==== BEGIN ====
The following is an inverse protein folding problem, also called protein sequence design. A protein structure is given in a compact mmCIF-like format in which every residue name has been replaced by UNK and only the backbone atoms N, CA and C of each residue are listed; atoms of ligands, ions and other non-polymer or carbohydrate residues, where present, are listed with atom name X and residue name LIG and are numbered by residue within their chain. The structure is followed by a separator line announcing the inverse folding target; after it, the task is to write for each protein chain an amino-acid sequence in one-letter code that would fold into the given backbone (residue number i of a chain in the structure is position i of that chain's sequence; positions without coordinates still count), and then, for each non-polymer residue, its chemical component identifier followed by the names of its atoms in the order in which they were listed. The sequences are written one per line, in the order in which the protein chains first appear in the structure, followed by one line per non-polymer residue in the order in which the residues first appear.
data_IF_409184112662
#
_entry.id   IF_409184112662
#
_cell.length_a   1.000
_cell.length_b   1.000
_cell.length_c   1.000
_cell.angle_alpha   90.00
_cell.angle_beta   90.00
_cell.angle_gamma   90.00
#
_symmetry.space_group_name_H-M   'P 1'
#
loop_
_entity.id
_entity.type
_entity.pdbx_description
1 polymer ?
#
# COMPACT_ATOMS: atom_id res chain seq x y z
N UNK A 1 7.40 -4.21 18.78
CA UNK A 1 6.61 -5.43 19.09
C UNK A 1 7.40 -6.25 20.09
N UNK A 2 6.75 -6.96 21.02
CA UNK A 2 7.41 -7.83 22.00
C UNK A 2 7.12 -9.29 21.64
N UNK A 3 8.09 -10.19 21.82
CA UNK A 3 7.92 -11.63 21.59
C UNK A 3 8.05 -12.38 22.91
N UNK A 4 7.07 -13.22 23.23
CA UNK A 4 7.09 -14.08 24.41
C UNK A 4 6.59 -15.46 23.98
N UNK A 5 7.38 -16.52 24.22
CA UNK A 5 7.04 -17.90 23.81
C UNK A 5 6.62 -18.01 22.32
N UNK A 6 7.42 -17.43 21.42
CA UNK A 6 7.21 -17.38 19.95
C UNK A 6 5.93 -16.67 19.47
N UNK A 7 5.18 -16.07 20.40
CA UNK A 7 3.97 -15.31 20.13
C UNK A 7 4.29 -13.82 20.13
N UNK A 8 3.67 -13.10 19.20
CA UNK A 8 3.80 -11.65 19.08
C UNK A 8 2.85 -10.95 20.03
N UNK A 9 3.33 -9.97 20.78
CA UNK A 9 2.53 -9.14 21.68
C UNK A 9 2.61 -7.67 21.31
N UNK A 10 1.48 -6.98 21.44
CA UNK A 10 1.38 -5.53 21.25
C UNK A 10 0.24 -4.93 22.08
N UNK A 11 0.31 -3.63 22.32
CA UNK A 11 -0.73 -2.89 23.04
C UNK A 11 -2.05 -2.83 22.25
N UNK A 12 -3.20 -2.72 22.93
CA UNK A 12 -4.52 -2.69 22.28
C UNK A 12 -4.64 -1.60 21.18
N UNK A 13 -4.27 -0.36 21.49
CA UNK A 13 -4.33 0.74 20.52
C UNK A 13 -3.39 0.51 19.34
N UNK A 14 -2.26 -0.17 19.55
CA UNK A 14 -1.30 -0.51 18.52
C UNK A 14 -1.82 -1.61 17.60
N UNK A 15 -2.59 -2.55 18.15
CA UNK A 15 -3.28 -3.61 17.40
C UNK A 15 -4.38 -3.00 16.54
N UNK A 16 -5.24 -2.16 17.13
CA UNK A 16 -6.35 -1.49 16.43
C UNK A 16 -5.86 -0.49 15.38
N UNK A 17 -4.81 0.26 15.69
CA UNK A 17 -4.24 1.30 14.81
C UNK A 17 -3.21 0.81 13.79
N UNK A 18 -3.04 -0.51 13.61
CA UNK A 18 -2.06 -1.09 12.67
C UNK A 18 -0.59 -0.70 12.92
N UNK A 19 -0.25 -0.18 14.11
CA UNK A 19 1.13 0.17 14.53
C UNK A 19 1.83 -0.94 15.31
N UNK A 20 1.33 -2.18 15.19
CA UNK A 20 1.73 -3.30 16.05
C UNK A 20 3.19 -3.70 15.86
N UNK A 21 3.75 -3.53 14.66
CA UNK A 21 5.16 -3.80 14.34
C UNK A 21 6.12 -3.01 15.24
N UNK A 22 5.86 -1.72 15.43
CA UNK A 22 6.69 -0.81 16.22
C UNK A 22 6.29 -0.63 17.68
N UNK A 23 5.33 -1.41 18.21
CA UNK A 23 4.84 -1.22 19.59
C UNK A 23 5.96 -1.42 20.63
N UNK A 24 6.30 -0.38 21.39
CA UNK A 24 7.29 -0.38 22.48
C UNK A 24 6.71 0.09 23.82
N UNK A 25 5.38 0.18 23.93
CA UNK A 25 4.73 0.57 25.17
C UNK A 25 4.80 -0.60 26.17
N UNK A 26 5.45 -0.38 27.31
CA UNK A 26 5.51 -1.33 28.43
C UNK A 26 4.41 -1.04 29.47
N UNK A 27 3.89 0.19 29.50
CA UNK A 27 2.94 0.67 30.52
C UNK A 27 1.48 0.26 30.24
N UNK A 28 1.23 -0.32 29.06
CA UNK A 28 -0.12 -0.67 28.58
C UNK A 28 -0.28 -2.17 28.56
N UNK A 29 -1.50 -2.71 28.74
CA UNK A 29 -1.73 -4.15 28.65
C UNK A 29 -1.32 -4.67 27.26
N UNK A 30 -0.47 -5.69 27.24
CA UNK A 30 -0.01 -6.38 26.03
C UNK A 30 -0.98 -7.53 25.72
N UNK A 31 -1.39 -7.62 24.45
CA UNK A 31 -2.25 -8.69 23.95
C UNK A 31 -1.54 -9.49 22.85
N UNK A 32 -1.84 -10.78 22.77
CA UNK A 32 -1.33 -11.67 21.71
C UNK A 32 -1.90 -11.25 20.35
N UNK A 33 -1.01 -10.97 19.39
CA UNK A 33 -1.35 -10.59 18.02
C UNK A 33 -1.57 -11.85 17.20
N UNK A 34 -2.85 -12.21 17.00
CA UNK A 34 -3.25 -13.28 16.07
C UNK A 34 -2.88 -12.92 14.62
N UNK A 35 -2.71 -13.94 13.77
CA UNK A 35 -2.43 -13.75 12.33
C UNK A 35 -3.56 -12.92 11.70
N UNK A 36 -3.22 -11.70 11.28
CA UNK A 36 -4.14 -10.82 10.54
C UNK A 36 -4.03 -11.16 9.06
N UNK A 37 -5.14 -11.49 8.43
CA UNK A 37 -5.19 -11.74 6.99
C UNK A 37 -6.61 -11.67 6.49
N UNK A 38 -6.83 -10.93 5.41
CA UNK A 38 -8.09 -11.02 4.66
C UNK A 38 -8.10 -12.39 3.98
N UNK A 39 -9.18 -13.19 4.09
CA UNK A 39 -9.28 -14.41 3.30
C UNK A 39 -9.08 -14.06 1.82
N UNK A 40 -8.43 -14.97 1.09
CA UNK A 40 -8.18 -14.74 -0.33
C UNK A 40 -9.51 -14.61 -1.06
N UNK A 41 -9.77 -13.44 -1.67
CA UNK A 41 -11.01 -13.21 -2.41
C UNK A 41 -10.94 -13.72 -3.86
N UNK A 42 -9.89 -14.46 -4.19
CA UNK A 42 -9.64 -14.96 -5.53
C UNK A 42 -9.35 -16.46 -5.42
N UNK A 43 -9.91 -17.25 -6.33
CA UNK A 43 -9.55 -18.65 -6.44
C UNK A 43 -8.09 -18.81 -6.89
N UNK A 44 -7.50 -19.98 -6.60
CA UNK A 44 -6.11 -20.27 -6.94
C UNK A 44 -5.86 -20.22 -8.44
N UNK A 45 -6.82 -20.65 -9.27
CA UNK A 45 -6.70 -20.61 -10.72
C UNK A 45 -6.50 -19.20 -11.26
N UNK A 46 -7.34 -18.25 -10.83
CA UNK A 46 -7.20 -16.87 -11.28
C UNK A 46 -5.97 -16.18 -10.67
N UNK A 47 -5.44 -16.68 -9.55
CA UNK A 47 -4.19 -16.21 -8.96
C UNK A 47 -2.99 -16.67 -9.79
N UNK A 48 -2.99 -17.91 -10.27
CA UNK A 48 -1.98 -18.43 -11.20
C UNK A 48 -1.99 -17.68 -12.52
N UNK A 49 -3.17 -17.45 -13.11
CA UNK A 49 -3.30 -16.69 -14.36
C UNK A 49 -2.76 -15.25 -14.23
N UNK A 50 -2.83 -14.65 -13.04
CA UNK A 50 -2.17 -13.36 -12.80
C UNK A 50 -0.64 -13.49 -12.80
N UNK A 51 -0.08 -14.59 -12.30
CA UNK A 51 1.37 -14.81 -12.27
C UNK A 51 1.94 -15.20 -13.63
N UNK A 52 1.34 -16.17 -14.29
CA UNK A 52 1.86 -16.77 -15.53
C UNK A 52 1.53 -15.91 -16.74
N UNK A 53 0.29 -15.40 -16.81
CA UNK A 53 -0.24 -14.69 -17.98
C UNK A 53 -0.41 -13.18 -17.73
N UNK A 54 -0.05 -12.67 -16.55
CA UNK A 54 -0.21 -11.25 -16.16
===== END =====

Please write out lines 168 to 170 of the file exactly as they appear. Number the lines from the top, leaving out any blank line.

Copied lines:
C UNK A 49 -2.76 -15.25 -14.23
N UNK A 50 -2.83 -14.65 -13.04
CA UNK A 50 -2.17 -13.36 -12.80